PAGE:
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The Entertainer Squad: Playing the long game with social influencers

Guest content by Retail Connections: The Entertainer Squad is the ‘pro-unboxing team’ from The Entertainer. These guys may look like wacky japesters, but they play a… View Article

GENERAL MERCHANDISE

The Entertainer Squad: Playing the long game with social influencers

Guest content by Retail Connections: The Entertainer Squad is the ‘pro-unboxing team’ from The Entertainer. These guys may look like wacky japesters, but they play a very serious sales-driving and brand-building role for the British toy retailer.

Jake, Frankie, Izzy and Rory make up The Entertainer Squad, and in the last year they have been posting regular high energy YouTube episodes, bringing the latest toy trends to life for young audiences. All hand-picked actors, their remit is to contribute to the creation of fun content on The Entertainer’s Facebook, Instagram and YouTube channels, whether showcasing the latest Bakugan collection, or trying out must-have summer toys. The initiative launched in 2018 to encourage children to explore new ways of playing, and to promote The Entertainer’s position as a destination for play – both online and offline.

Social media as brand enhancer

Katie Gritt, Social Media, Content & PR manager at The Entertainer, explained the strategy at the Retail Bulletin’s Customer Engagement Conference in June 2019. She stressed the importance of delivering social content to consumers that adds value to the conversation, rather than alienating with non-stop sales messaging. “Pushing out nothing but sales and pricing messages simply disengages people,” she said. “It’s got to be a two-way conversation if we are to genuinely communicate our brand values and connect with our target audience of children and parents.”

The Entertainer’s marketing team recognised the power of social media influencers in the toy sector several years ago and working with the big toy brands has carved out plenty of interest with influencers since then. “However, we found that paying an influencer £30k to post a video featuring a particular product was not going to be sustainable,” Gritt said. “So we decided to create our own influencers, and The Entertainer Squad was born.” The Squad have proved invaluable because their rich content drives interest leading to sales, but beyond that they have joined the ranks of successful ‘kidfluencers’, making celebrity appearances in stores and at national and local events throughout the year which all helps to build The Entertainer’s profile and create excitement about the toys themselves and stores.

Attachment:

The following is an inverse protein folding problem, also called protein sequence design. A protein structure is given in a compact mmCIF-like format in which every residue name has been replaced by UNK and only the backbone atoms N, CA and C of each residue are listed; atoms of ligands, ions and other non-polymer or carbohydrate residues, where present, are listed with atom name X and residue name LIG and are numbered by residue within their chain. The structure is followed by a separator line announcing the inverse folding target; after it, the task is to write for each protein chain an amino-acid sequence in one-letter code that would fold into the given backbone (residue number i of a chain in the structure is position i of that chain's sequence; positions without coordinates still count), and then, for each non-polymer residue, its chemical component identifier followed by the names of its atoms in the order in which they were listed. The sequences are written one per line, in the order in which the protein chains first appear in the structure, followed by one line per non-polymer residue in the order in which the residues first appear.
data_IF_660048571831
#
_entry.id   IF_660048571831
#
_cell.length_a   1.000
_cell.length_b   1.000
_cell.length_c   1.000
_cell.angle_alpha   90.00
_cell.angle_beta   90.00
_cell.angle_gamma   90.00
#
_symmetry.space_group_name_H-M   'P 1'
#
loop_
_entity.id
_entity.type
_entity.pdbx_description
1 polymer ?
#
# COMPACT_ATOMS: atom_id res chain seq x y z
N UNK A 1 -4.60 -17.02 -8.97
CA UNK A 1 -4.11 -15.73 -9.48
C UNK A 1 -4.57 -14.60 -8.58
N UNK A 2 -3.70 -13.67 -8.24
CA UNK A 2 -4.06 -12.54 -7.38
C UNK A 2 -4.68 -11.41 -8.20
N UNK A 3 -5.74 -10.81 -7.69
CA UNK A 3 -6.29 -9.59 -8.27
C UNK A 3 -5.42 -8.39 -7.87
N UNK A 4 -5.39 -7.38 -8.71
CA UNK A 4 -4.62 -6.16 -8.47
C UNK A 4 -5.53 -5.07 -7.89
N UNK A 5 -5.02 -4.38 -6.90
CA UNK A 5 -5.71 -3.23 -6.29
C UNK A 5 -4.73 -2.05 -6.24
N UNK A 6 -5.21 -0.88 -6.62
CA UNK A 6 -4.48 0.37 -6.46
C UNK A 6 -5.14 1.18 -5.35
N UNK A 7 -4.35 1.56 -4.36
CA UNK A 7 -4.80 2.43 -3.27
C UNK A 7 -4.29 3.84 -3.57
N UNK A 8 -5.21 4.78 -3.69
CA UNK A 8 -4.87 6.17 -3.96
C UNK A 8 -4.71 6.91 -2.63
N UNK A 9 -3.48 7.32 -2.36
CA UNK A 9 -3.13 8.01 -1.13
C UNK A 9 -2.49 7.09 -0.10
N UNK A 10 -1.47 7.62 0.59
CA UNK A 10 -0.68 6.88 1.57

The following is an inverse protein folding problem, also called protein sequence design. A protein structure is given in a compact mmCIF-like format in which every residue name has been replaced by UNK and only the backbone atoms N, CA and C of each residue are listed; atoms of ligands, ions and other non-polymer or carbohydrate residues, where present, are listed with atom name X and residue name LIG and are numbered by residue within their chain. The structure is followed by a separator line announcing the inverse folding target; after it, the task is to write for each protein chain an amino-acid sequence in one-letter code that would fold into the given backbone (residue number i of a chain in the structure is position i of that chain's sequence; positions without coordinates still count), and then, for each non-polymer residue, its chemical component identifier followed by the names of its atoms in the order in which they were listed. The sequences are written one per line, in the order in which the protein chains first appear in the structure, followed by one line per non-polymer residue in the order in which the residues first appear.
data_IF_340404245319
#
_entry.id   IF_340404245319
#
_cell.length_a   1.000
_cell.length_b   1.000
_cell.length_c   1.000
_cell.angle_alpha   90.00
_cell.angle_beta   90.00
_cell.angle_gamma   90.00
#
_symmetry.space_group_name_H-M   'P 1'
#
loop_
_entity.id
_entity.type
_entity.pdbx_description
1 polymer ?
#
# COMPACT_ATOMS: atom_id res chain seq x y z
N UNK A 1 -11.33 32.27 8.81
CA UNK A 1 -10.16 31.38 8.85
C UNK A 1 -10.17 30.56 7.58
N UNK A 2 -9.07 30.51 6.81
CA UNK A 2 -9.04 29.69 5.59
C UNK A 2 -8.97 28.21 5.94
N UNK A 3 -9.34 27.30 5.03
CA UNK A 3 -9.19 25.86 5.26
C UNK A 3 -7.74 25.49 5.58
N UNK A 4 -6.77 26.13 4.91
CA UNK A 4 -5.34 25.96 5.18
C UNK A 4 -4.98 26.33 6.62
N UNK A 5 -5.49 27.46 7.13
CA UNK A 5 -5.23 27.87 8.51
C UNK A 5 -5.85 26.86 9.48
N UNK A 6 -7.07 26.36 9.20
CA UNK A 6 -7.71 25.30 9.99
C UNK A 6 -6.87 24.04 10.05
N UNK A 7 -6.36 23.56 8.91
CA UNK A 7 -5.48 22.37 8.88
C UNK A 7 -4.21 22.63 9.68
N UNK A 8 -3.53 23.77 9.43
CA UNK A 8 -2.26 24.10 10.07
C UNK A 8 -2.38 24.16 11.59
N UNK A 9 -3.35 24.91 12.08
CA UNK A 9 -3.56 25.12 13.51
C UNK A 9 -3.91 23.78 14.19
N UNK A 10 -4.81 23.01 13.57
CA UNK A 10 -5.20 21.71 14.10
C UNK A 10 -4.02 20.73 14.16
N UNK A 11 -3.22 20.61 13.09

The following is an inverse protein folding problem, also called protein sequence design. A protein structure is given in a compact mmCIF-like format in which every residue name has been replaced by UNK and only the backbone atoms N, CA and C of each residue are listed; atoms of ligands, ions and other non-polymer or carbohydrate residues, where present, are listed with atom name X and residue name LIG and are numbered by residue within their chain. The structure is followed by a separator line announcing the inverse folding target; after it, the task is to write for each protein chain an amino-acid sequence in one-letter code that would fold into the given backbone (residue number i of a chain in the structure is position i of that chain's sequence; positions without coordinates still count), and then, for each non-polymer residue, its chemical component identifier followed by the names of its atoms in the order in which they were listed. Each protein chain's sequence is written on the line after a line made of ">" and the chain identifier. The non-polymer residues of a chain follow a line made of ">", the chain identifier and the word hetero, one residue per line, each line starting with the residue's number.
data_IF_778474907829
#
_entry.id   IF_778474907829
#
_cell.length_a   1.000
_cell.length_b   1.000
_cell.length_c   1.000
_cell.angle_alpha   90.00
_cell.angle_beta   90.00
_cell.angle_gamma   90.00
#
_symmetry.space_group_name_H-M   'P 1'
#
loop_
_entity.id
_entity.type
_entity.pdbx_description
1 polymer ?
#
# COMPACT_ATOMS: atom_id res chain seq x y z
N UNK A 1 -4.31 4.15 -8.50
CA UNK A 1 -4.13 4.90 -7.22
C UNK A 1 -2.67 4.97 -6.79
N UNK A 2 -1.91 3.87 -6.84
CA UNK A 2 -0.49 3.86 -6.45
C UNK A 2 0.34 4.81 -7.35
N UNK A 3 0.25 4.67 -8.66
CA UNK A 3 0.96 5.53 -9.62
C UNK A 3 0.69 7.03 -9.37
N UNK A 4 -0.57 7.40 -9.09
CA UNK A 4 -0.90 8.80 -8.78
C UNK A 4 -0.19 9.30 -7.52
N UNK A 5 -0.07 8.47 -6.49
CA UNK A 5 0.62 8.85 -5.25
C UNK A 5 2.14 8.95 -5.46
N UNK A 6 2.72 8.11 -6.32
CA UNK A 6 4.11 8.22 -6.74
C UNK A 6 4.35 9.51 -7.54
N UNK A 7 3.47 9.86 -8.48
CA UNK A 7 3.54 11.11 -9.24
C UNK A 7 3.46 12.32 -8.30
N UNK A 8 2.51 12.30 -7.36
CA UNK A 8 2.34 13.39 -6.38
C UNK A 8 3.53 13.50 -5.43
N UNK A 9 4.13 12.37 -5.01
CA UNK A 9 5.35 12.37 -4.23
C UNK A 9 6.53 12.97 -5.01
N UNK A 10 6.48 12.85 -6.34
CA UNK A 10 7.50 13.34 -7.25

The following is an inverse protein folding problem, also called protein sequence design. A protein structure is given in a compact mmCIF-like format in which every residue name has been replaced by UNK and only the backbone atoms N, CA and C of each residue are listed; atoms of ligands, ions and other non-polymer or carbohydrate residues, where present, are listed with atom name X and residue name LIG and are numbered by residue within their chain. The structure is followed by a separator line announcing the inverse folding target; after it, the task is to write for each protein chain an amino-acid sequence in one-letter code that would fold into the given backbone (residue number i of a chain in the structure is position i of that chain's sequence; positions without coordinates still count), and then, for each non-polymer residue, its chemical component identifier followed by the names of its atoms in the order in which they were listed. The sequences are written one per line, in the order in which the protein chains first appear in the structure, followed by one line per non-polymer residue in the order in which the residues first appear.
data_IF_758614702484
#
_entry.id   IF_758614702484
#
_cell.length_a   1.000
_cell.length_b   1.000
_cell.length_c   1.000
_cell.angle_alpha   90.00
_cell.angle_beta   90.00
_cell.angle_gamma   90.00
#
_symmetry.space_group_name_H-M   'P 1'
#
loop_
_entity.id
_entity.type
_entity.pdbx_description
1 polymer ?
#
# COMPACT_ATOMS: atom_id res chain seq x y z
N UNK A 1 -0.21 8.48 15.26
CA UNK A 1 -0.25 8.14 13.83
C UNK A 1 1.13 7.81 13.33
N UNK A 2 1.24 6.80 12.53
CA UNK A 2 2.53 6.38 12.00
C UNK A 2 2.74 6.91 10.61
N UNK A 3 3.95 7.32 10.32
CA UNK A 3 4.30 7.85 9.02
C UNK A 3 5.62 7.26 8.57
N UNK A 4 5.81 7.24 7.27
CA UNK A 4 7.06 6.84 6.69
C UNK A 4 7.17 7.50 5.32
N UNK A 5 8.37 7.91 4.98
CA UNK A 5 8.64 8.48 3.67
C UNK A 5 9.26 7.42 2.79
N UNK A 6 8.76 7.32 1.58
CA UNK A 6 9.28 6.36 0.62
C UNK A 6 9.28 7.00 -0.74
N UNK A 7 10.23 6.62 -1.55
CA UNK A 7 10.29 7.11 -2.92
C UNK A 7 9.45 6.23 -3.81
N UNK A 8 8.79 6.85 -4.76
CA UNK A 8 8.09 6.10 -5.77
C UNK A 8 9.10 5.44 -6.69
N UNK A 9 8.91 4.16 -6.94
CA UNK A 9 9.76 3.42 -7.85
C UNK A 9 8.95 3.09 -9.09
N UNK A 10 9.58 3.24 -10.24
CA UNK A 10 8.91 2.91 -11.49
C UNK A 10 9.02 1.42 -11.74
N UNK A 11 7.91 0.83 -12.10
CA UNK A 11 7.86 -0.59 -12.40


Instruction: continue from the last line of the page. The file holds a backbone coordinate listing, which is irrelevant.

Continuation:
Targeted content across many platforms

The beauty of ‘owning’ the influencers is that content can be planned around key seasons, is always on-brand and is designed to reflect the interests of both young consumers and their parents. After all it is often the adults who are the decision-makers when it comes to toys and games. “It also allows us to work with our suppliers to deliver great quality content for their brands,” said Gritt. Videos can be used across all the platforms and is highly sharable, generating lots of likes and comments – valuable user generated content for The Entertainer.

The Entertainer Squad might be involved in a WWE event one week and Slimefest in Blackpool the next. Store windows are used to raise the Squad’s profile and highlight what they are up to that week. And when The Entertainer launches charity programmes, such as this June’s Big Toy Rehoming Scheme with the Salvation Army, the Squad are perfectly positioned to promote the great work being done in stores.

ELC now in The Entertainer family

Gritt says The Entertainer is committed to using social media as part of the company’s ongoing customer engagement strategy. With the purchase in March 2019 of the Early Learning Centre from Mothercare, a whole new world of opportunity to influence is opening up.

The Retail Bulletin’s 10th annual Customer Engagement Conference took place on 5 June 2019, at the Cavendish Conference Centre, London

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